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Basic Science: Original Clinical Research Report

Elevated Presepsin Is Associated With Perioperative Major Adverse Cardiovascular and Cerebrovascular Complications in Elevated-Risk Patients Undergoing Noncardiac Surgery: The Leukocytes and Cardiovascular Perioperative Events Study

Handke, Jessica MSc*; Scholz, Anna S.*; Gillmann, Hans-Jörg MD; Janssen, Henrike MD*; Dehne, Sarah MD*; Arens, Christoph MD*; Kummer, Laura MSc*; Uhle, Florian PhD*; Weigand, Markus A. MD*; Motsch, Johann MD*; Larmann, Jan MD, PhD*

Author Information
doi: 10.1213/ANE.0000000000003738



  • Question: Are leukocyte subpopulation counts, their perioperative change, or their activation during noncardiac surgery associated with perioperative major adverse cardiovascular and cerebrovascular events (MACCEs) in elevated-risk patients?
  • Findings: Noncardiac surgery was associated with changes in monocyte subset counts, and the monocyte activation marker presepsin is associated with MACCE in elevated-risk patients.
  • Meaning: Elevated preoperative presepsin is associated with MACCE after noncardiac surgery and might qualify to improve cardiovascular risk prediction in the future.

Precise measures for preoperative (pre-OP) identification of patients at risk for perioperative major adverse cardiovascular and cerebrovascular events (MACCEs) are essential in clinical routine. Reliable tools to identify patients in need of intensified observation after surgery are scarce, and uncertainty exists regarding the optimal risk stratification model. Scores to predict cardiovascular events or mortality largely rely on the evaluation of clinical risk factors. However, these scores underestimate the risk, particularly in high-risk patients and vascular surgery.1 Guidelines for pre-OP cardiovascular patient evaluation advocate measurement of cardiac troponins and natriuretic peptides in high-risk patients. However, evidence for biomarker measurements is controversial.2 High-sensitive cardiac troponin T (hs-cTnT) and N-terminal probrain natriuretic peptide (NT-proBNP) are established biomarkers for myocardial injury and heart failure, but they are not actively involved in cardiovascular disease progression.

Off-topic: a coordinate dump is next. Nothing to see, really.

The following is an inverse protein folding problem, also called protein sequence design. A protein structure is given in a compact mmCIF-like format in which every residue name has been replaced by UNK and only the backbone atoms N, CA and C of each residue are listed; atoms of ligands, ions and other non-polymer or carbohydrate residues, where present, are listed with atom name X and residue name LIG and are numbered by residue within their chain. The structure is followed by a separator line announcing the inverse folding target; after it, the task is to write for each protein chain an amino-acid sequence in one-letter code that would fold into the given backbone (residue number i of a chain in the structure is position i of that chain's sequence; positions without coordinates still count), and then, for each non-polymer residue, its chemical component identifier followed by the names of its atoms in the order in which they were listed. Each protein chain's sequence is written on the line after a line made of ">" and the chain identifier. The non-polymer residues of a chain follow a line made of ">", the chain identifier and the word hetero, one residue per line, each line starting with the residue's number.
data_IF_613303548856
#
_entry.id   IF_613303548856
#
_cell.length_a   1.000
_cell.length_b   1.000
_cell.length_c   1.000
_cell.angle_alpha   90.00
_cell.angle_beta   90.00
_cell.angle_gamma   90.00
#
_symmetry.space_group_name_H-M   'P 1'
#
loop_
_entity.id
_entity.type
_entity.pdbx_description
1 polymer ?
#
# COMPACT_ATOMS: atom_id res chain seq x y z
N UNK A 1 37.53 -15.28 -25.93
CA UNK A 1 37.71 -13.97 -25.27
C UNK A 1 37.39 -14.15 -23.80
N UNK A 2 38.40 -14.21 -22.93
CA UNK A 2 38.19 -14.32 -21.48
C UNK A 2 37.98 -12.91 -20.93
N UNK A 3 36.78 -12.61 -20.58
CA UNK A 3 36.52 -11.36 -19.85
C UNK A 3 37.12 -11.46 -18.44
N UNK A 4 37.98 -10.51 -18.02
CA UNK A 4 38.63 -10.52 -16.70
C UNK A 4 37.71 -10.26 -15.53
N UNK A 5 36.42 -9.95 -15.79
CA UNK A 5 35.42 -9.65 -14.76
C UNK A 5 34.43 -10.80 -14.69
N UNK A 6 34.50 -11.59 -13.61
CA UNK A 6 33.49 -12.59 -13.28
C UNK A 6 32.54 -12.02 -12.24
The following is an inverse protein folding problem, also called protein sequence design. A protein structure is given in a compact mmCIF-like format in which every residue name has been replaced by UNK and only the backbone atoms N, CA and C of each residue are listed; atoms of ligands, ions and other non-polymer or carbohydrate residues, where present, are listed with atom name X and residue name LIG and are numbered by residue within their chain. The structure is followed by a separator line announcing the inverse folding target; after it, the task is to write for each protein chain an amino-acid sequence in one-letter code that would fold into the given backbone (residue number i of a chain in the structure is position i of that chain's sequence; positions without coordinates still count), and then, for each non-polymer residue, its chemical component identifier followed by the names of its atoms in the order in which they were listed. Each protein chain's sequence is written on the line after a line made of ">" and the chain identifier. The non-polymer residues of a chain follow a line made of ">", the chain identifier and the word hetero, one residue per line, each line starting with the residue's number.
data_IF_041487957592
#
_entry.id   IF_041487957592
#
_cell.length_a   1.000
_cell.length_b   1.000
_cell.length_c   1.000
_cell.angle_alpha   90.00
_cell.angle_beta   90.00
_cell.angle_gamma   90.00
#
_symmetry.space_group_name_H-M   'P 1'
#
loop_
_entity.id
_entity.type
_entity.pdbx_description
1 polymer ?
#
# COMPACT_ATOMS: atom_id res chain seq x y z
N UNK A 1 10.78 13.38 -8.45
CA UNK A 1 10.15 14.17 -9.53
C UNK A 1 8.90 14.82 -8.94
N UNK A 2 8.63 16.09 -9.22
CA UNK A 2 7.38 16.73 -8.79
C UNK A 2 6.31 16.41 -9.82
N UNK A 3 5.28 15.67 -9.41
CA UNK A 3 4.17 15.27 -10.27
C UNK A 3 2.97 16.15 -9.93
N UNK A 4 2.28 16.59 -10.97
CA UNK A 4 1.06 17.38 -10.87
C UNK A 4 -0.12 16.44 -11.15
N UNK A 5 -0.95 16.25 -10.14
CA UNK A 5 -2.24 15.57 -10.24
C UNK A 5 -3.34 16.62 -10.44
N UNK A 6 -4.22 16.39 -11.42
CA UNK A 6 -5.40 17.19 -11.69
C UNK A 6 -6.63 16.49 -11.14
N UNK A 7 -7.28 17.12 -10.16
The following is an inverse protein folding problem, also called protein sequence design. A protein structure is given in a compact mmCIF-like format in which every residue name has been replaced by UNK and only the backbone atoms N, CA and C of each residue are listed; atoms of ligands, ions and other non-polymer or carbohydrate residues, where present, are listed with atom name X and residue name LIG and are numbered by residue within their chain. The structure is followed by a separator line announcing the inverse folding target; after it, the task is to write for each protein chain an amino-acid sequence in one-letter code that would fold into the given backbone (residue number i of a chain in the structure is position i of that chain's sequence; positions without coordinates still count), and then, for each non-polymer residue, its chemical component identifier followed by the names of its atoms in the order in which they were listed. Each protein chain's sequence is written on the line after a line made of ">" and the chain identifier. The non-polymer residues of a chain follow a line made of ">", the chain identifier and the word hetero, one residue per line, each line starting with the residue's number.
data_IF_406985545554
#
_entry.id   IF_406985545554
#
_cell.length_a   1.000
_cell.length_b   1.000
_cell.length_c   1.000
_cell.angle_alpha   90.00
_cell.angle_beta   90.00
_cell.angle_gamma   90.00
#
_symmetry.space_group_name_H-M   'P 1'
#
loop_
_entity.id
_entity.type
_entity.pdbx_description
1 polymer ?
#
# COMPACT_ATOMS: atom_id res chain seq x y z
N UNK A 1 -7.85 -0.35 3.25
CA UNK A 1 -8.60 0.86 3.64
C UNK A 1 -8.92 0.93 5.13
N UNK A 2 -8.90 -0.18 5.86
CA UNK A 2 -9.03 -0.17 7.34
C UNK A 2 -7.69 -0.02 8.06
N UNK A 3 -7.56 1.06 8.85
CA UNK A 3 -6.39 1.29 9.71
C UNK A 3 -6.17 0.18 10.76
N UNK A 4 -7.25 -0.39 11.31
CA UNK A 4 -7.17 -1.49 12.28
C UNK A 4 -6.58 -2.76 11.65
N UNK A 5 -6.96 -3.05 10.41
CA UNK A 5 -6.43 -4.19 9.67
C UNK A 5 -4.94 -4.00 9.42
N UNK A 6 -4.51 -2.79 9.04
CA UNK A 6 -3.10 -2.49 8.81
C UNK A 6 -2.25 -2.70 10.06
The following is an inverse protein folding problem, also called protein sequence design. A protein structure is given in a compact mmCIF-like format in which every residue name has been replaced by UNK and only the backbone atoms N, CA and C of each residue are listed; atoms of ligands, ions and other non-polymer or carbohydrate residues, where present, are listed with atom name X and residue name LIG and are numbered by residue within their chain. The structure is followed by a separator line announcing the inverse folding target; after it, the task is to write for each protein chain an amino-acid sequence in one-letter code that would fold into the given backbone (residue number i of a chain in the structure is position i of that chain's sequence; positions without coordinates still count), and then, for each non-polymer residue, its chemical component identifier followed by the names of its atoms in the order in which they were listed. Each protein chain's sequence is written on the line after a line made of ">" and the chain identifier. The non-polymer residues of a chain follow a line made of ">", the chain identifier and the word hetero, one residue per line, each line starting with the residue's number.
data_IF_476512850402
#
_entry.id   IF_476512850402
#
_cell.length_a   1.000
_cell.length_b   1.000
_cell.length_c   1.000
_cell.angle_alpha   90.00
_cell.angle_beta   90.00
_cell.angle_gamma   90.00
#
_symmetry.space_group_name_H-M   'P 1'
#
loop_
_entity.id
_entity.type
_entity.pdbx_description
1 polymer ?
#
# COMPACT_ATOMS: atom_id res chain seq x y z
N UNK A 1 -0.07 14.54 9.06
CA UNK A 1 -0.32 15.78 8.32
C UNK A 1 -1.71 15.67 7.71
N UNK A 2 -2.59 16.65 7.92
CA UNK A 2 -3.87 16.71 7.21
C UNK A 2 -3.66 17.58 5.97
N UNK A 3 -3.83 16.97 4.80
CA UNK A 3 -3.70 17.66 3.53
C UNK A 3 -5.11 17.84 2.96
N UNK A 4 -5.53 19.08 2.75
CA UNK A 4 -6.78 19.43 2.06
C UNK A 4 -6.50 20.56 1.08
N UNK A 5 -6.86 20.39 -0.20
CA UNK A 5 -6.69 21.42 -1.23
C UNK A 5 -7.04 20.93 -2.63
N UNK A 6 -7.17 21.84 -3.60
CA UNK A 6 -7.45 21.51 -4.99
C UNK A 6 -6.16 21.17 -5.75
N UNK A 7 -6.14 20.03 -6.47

Circulating blood cells are causally involved in atherogenesis. During atherosclerotic lesion development, cells of the innate and adaptive immune system are mobilized from their reservoirs and infiltrate the vessel wall.3 In animal models, increased recruitment and infiltration into atherosclerotic plaques drive perioperative lesion progression and destabilization.4,5 Plaque erosion or rupture often results in occlusion of the vascular bed. Depending on the affected vessel, occlusion might cause life-threatening cardiovascular complications. Leukocyte subsets are ascribed a long-term association with cardiovascular disease and have been shown to predict cardiovascular events in prospective clinical trials independent of surgeries. In detail, high levels of leukocytes,6 natural killer cells,7 and classical8 and intermediate monocytes,9 as well as reduced levels of nonclassical monocytes10 and regulatory T cells,11 positively correlate with adverse cardiovascular outcome (Supplemental Digital Content, Table 1, The monocyte activation marker presepsin (soluble CD14 subtype, sCD14-ST) is an established marker for the early identification of systemic infections12 and has recently been proposed as a biomarker for pre-OP risk prediction in cardiac surgery.13 Presepsin arises from membrane-bound CD14, which is shed from classical monocytes on cellular activation.

Inflammatory cells are causally involved in cardiovascular disease by driving acute plaque destabilization. White blood cells (WBCs) in general expand during the early perioperative period.14 However, it has not been evaluated whether baseline counts of leukocyte subpopulations, their perioperative change, activation, or differentiation during surgery are associated with perioperative MACCE.

Therefore, we analyzed perioperative levels of WBC, monocyte subsets, and lymphoid cell populations for their association with MACCE. In a post hoc analysis, we further evaluated the prognostic performance of the monocyte activation marker presepsin and its additive value for NT-proBNP-based perioperative cardiovascular risk prediction.


Study Design and Population